Friend or authority figure: What should a parent be?
- The National Library of Medicine relates that there are four parenting categories, 'authoritarian, authoritative, permissive, and uninvolved.'
- The American Academy of Pediatrics (AAP) recommends parents use 'healthy forms of discipline, such as positive reinforcement of appropriate behaviors, setting limits, redirecting, and setting future expectations...[and that parents] do not use spanking, hitting, slapping, threatening, insulting, humiliating, or shaming.'
- A 2020 PR Newswire study found that 54% of parents approve of the authoritative parenting style.
- Psychology Today reported that 43% of parents say they 'want to be their child's best friend,' while 65% of teens believe their parents 'try hard to be a friend.'
Would a friend take you for immunizations or make you go to bed? Friendships are generally egalitarian--meaning no one person has authority--so it’s not common for one friend to depend on another to feed and bathe them or keep them safe. This role is a huge obligation, not held by friends for many reasons. The imbalance of such a friendship would make it unsustainable.
Parenting is a demanding job in which the primary task is to sustain life. Young children don’t have experience to draw from; authority is essential to keep them safe. As adolescents, boundaries become imperative on a level requiring a deeper foundation of trust. Growing kids need structure and consistency to build the necessary skills to thrive in the world.
Research shows excessive permissiveness negatively impacts children’s productivity and self-control and can even make children more aggravating to peers. Coddling contributes to narcissism and damages the ability to uphold rules. Studies repeatedly confirm kids fare better with appropriate limits. Standards and consequences facilitate responsibility, respect, and consideration, whereas pronounced lenience can lead to inappropriate life expectations and a sense of entitlement.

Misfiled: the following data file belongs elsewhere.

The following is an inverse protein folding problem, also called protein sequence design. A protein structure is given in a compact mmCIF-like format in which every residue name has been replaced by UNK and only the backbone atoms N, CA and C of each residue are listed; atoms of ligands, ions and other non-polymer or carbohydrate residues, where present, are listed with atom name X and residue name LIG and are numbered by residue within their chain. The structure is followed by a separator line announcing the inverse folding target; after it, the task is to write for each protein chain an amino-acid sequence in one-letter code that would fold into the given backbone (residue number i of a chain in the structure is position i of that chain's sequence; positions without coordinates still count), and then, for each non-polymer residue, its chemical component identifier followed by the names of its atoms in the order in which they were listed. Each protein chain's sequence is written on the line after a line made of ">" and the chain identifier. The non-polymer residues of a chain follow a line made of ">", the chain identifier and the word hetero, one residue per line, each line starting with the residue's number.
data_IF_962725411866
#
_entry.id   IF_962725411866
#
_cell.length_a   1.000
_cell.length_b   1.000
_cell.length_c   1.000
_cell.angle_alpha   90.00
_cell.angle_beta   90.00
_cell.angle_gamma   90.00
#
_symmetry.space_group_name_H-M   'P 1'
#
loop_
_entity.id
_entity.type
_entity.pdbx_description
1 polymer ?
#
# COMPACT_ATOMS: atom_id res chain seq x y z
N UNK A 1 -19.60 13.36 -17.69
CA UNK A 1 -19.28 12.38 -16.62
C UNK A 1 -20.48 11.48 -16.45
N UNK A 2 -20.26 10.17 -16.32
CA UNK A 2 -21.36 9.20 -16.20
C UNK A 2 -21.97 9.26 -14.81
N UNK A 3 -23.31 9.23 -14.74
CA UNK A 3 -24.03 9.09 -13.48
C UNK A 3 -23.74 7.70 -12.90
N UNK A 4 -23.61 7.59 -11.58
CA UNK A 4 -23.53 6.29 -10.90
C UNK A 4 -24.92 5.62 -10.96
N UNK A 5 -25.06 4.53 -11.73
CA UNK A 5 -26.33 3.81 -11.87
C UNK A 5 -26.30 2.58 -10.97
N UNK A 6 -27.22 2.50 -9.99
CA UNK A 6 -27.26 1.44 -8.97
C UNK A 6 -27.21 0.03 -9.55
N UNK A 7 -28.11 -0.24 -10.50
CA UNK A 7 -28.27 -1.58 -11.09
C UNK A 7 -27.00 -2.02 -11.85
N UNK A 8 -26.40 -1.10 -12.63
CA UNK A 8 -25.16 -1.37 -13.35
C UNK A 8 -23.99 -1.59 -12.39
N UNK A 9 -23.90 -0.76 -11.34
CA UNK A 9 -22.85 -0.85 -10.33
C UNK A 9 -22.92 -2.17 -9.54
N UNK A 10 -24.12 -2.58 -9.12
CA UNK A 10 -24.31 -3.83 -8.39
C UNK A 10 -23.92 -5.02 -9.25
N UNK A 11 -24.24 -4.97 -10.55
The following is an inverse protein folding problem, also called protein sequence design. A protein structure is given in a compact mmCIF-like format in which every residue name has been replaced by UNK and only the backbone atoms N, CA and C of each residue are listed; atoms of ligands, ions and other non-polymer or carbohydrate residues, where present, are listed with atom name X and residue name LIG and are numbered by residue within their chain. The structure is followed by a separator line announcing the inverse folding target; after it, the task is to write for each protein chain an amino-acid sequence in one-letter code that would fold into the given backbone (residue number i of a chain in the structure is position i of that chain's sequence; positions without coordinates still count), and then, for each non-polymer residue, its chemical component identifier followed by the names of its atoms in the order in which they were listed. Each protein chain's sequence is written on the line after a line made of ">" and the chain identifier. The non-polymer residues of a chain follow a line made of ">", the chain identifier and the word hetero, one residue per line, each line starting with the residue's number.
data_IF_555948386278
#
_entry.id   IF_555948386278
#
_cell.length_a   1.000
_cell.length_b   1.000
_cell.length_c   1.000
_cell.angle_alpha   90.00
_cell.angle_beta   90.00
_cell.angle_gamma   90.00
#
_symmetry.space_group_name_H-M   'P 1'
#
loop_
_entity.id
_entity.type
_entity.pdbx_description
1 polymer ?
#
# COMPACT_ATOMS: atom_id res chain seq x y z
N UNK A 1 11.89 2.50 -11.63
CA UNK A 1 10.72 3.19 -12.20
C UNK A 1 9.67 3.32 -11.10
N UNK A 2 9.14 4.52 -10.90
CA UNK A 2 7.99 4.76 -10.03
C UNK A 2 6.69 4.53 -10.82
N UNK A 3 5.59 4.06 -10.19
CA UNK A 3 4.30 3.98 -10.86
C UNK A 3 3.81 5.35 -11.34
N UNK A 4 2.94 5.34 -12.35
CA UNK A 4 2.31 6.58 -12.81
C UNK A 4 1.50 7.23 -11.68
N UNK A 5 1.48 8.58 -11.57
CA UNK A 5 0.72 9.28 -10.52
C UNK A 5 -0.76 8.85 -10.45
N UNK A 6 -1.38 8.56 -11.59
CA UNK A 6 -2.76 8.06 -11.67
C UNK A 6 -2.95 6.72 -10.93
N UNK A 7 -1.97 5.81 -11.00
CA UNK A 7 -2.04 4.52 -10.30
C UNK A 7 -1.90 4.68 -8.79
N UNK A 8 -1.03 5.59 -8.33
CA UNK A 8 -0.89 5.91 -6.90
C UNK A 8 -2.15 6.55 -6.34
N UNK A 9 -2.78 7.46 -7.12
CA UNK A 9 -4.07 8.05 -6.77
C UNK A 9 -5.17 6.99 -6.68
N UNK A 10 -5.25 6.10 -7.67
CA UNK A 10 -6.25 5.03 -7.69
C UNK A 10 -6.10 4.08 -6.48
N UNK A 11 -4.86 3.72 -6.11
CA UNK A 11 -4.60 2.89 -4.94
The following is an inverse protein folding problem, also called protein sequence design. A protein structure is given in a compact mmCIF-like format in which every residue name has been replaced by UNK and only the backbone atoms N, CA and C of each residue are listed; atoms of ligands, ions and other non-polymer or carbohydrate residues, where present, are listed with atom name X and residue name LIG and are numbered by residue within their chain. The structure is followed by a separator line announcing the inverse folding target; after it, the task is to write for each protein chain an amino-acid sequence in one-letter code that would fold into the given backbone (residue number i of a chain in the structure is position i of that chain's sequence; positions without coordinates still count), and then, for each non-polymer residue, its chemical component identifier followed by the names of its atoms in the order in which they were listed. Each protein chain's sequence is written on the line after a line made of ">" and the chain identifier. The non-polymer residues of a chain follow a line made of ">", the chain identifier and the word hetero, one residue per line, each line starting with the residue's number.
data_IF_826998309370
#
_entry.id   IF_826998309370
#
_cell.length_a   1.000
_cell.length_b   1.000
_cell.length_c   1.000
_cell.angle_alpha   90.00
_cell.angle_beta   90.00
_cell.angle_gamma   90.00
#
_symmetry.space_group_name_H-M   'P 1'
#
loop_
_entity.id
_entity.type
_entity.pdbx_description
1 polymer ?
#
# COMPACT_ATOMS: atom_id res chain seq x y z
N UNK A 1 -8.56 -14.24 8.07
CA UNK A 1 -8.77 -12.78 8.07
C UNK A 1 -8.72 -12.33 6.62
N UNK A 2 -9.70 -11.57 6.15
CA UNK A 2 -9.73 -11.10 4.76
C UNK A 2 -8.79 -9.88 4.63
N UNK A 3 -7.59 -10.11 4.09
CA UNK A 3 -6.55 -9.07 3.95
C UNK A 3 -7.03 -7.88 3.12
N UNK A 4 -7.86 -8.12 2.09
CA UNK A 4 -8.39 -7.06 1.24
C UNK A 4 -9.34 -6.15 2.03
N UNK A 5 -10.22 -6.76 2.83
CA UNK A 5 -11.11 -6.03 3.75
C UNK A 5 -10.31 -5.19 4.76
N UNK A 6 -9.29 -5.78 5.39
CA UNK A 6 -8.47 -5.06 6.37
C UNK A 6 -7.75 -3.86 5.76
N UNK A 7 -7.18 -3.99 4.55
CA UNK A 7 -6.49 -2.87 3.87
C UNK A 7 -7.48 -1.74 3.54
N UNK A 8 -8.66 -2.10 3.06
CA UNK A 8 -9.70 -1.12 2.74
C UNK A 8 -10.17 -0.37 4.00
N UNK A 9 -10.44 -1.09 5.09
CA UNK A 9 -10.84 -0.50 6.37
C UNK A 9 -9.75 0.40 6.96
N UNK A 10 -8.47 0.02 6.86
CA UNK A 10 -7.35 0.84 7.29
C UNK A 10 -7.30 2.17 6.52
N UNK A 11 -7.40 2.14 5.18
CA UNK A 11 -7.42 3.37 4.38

When parents treat kids like friends, they risk over-sharing and increasing their anxiety, harming the leadership role and causing unnecessary distress. And when parents attempt to be their kids’ friends, they fail to enforce necessary restrictions to keep their children happy and healthy, allowing for situations of neglect and endangerment. Either way, respect is lost, undermining the primary responsibilities of parenthood.
The desire to be liked simply must not come before instilling needed life lessons. Only once adulthood is reached and responsibility has been shifted can healthy parent-child friendship be prioritized.
While there are times when parents need to be firm and keep kids on the right path, having a friendly relationship with them is better than an authoritarian one. Authoritarian parenting often means high expectations, low responsiveness, and a focus on control rather than nurturing--it is the parent who rules over their kids.
It is believed that developing minds do not grasp the word 'no' as adults do, leading to confusion. Authoritative parents tend to say 'no' a lot, which leads to the expectation of hearing it, apathy towards it, and later, rebellion against it. It is also more likely that the child will develop bonds with adults other than their parents—people who may not have their best interests at heart.
The authoritarian parent's rapid 'no' response is usually followed with the explanation 'because I said so,' which is a logical fallacy (argument from authority) and minimizes the child's sense of exploration and attempts to understand the world around them deeply. This parenting style creates children who are less likely to think critically as adults and be less engaged with the world around them.
A better method is to take the friendly approach; instead of telling the child not to do something, tell them what a better alternative is ('Yes, but'). Doing so has the opposite effect, and instead of pushing the child's interest down, it encourages them to think of what is best. It creates a learning moment that helps strengthen the bond between parent and child.
Friendly and encouraging parenting leads to more altruistic behaviors and a child that is more prepared to take an objective, critical approach to situations they encounter in life.
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